From the automotive industry to engineering or electronics, steel producers need to supply a diverse range of companies. As a manufacturer of steel plants, it is crucial for Primetals Technologies to not only understand our direct customers but also these customers of our customers. In the sixth episode of Pioneers Talk, our guest Peter Oertelt, Head of Integrated Plants, addresses the issues and developments that accompany this focus and which developments in the steel industry he has identified as the most important ones.
Hello and welcome to Pioneers Talk. My name is Tom Widter and today I am going to discuss with Peter Örtelt a variety of topics around the theme of strategizing the future of metals production. The reason I have invited Peter Örtelt is that he is heading the Integrated Plants team at Primetals Technologies. They handle everything from business model consultation through finding and improving production routes to looking at the nitty-gritty that comes to the fore when you scratch at the surface of any production route. Peter, one of the reasons why I enjoy our conversations so much is that you unite two areas. One is having a broad scope of all the technologies that we as a company provide, which is unarguable quite a lot, and on the other hand you’re a strategic thinker. Both qualities make your work fascinating but also daunting to someone from the marketing department. I was wondering if you could tell us a little bit about your observations, though not regarding our customers which are the steel producers, but about the customers of our customers. Are there any trends that you’ve observed that many customers of these steel producers have established?
Örtelt: For sure, one of the trends is a kind of consolidation. So, if you look for instance at the automotive industry, some years ago OEMs were acting as single brands. Let us take the example of Fiat, Chrysler, Opel and Peugeot, now they’re acting as Stellantis group. So, they are having more market power and this is for sure one thing that can be seen as a trend. If you look at the whole production chain from raw materials down to the final products for instance, also on the raw material side you can see a consolidation of big players. Now this trend I would say is swapping over to the steel industry. Especially if you look at China, there is a consolidation ongoing towards big players and in China nearly 50 % of the steel production is done and so this is a big thing.
A big thing in a big country with even bigger players in the future, that’s interesting.
Örtelt: And another trend comes from the society. There is more and more pressure towards, I would call it “green products”. You can see that there is pressure that the end product is produced with lowest CO2 levels, lowest energy consumption or lowest other emissions. Not only running the car within lowest emissions standards but also during the production chain. This is one of the topics and there is a certain pressure down to the steel industry to fulfill these requirements.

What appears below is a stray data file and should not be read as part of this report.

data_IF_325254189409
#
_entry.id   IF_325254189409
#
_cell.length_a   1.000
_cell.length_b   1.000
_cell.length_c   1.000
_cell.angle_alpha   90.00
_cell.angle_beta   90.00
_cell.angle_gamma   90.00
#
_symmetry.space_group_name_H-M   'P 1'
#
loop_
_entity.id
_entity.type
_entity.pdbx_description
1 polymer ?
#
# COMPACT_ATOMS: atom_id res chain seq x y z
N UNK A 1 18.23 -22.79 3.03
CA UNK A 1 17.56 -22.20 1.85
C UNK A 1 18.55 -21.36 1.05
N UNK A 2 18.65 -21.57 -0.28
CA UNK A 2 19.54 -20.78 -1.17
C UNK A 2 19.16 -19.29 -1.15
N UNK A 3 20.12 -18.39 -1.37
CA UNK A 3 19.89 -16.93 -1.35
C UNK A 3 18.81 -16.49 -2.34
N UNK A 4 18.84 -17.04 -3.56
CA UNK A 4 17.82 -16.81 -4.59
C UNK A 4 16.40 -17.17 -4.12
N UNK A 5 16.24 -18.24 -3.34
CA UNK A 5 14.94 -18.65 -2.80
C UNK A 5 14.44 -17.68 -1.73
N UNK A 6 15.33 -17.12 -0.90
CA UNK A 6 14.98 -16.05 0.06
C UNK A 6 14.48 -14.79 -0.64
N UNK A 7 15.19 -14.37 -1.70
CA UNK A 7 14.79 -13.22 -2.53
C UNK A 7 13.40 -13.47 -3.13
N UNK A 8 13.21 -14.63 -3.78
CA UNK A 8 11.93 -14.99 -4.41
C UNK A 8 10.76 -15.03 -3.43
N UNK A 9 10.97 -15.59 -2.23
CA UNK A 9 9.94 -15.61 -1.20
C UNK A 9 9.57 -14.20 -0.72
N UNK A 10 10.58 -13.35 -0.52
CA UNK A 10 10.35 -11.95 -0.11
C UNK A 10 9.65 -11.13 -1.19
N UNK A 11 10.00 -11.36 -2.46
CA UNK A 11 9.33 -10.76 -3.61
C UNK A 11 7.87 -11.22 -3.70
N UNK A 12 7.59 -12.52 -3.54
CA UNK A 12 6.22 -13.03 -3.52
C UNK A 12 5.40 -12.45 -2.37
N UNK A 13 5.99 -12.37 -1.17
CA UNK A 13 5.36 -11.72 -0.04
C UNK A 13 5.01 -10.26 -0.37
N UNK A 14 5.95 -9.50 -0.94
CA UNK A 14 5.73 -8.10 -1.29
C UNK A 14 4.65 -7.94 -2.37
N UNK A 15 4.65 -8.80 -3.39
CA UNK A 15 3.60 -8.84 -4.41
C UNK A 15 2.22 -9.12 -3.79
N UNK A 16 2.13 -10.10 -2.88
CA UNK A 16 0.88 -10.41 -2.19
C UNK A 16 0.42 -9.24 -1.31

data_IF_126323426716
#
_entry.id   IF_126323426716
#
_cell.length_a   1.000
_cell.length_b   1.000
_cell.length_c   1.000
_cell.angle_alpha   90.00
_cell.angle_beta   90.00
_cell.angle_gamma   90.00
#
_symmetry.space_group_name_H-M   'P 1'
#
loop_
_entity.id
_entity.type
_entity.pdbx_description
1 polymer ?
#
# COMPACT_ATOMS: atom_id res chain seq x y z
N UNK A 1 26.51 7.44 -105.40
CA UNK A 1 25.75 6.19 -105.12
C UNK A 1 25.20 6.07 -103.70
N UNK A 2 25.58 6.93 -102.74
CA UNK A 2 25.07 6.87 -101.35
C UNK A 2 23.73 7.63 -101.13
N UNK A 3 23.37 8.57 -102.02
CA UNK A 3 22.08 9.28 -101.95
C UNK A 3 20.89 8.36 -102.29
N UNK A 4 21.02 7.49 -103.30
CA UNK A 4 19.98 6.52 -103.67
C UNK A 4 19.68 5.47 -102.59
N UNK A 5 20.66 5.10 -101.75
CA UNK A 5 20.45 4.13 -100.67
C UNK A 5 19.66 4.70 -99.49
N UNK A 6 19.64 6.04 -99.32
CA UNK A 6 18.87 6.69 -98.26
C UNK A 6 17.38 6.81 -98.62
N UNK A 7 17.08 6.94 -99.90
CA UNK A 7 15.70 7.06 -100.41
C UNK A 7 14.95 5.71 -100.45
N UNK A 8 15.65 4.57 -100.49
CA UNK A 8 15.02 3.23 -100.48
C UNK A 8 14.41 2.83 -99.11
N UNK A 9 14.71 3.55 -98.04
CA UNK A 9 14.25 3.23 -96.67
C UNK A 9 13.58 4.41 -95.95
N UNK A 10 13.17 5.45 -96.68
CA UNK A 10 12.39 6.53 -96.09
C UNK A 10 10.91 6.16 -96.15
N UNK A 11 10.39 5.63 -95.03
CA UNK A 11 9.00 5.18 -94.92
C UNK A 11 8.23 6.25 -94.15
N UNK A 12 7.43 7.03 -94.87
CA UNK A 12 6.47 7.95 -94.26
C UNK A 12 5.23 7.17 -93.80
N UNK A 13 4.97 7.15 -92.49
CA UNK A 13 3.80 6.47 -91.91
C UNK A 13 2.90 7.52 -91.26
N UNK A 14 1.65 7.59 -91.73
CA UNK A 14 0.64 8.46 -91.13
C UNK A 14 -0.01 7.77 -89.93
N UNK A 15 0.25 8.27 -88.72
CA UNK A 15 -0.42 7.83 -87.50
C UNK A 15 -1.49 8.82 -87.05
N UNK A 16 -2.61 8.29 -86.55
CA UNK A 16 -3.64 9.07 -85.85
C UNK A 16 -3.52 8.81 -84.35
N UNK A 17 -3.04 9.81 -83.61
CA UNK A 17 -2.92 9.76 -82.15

Okay, I guess it’s clear to most of our audience but by green you don’t mean green colored cars, but environmentally friendly cars. Which we just add, so that it is clear. And I think there’s certainly a trend, and it strikes me with green cars and green products. There might be a shift or a transformation in the steel industry from focusing on optimizing plants for environmental compatibility to greener products. In other words, steel producers can’t optimize their plants anymore. They must optimize the product with all the consequences it introduces. Is this a correct observation in your view?
Örtelt: Yes, you’re right. We have already been talking to customers of our customers and there have been some requirements to us because they are looking for products with lower CO2 emissions. So especially they want to buy a hot rail coil, or a galvanized coil or whatever product from the steel producers with the lowest CO2 footprint. The issue is currently that the steel producers are optimizing their CO2 footprint on the process level. They are changing processes, for instance to lower their footprint but they are not focusing on the product, though the requirements of their customers are already on the table. This might change in the near future. The pressure is coming so I expect a trend in this direction. I would say there is a certain change in the process because the steel producers must track their CO2 emissions along the whole production chain for the products, and of course this is becoming more challenging.
So, it’s not a welcome change to all producers probably.
Örtelt: Yes, I do expect that also.
It almost sounds like a new level of standardization. Something that the end-customers require that previously was not part of the spec. Is that the case?
Örtelt: Yeah, it could be. But of course, it´s still a crystal ball. You never know in which direction it will finally turn and there are different lobbies acting in different directions, but I think the pressure from the society finally will guide this in the direction I already mentioned.